|US20030091795 *||Oct 21, 2002||May 15, 2003||Matti Kiik||Metal flake-surfaced roofing materials|
|US20030134079 *||Dec 20, 2002||Jul 17, 2003||Philip Bush||Method and composition for coating mat and articles produced therewith|
|US20030176125 *||Jan 29, 2003||Sep 18, 2003||Younger Ahluwalia||Fire resistant structural material, fabrics made therefrom|
|US20030224679 *||Jan 29, 2003||Dec 4, 2003||Younger Ahluwalia||Fire resistant structural material and fabrics made therefrom|
|US20030228460 *||Jan 29, 2003||Dec 11, 2003||Younger Ahluwalia||Fire resistant structural material and fabrics made therefrom|
|US20040209074 *||Apr 17, 2003||Oct 21, 2004||Georgia-Pacific Gypsum Corporation||Mat faced gypsum board|
|US20040229052 *||Jan 27, 2004||Nov 18, 2004||Elkcorp||Composite material|
|US20040229053 *||Jan 27, 2004||Nov 18, 2004||Elkcorp||Composite material|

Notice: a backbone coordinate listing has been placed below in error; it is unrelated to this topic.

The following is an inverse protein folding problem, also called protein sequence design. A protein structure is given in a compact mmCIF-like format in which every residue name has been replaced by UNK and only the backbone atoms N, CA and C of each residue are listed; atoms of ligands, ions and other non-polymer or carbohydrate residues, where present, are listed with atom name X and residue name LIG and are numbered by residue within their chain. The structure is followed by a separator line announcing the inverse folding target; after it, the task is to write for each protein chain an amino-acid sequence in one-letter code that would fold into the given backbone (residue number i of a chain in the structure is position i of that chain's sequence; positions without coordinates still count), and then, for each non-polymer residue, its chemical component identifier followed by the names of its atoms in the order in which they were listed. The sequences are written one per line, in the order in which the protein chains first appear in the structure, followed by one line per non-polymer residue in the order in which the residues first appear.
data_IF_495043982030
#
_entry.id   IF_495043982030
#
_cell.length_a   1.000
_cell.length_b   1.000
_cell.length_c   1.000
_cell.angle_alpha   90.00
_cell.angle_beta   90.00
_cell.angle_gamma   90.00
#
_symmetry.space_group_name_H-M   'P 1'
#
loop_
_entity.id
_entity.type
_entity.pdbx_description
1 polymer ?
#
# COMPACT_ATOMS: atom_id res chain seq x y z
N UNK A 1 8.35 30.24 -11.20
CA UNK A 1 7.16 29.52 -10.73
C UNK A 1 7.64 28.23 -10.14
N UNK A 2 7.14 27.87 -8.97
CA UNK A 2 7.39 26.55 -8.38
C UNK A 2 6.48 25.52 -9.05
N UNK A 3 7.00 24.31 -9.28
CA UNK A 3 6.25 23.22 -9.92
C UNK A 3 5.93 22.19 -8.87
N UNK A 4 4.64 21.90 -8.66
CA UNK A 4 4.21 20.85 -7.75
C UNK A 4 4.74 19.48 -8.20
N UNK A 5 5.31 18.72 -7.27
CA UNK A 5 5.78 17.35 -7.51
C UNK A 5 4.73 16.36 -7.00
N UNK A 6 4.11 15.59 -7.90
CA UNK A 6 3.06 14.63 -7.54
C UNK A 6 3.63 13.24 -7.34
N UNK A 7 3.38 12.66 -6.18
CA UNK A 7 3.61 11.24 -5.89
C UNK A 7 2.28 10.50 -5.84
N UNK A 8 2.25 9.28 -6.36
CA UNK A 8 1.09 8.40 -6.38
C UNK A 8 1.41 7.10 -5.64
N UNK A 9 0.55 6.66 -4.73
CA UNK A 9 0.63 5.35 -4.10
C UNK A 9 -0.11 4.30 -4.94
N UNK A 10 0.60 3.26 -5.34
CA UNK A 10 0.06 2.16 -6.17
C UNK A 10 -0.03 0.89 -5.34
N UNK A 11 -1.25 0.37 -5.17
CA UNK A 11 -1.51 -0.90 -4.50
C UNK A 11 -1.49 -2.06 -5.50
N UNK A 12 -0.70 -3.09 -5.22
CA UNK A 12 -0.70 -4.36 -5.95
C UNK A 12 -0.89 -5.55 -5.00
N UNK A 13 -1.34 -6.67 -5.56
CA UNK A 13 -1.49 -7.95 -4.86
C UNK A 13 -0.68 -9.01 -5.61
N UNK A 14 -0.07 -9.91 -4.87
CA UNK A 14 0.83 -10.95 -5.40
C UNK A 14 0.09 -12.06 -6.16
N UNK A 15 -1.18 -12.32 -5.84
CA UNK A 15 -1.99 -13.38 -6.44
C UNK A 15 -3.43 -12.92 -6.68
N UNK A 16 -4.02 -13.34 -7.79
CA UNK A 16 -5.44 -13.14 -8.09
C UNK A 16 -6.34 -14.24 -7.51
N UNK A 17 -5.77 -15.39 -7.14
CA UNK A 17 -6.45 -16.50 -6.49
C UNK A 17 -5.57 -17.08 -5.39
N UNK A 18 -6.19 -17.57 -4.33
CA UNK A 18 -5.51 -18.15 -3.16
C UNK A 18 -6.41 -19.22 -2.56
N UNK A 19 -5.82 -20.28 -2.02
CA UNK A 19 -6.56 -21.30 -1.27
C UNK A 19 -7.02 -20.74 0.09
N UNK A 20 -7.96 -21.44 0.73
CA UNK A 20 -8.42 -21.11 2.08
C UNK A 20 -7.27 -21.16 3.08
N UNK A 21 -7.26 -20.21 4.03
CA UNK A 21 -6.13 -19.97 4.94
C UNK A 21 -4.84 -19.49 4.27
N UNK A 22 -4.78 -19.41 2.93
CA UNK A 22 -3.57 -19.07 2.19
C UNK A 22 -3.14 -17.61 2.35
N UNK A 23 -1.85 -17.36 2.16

|US20040229054 *||Jan 27, 2004||Nov 18, 2004||Elkcorp||Composite material|
|US20040235379 *||Jan 27, 2004||Nov 25, 2004||Elkcorp||Composite material|
|US20040266303 *||Jun 27, 2003||Dec 30, 2004||Jaffee Alan Michael||Gypsum board faced with non-woven glass fiber mat|
|US20040266304 *||Jun 27, 2003||Dec 30, 2004||Jaffee Alan Michael||Non-woven glass fiber mat faced gypsum board and process of manufacture|
|US20050103262 *||Jul 15, 2004||May 19, 2005||Atlas Roofing Corporation||Method and composition for coating mat and articles produced therewith|
|US20050202742 *||Mar 12, 2004||Sep 15, 2005||Russell Smith||Use of pre-coated mat for preparing gypsum board|
|US20050214555 *||Mar 22, 2005||Sep 29, 2005||Elkcorp||Fire resistant composite material and fabrics made therefrom|
|US20050215149 *||Mar 22, 2005||Sep 29, 2005||Elkcorp||Fire resistant composite material and fabrics therefrom|
|US20050215150 *||Mar 22, 2005||Sep 29, 2005||Elkcorp||Fire resistant composite material and fabrics therefrom|
|US20050215151 *||Mar 22, 2005||Sep 29, 2005||Elkcorp||Fire resistant composite material and fabrics therefrom|
|US20050215152 *||Mar 22, 2005||Sep 29, 2005||Elkcorp||Fire resistant composite material and fabrics therefrom|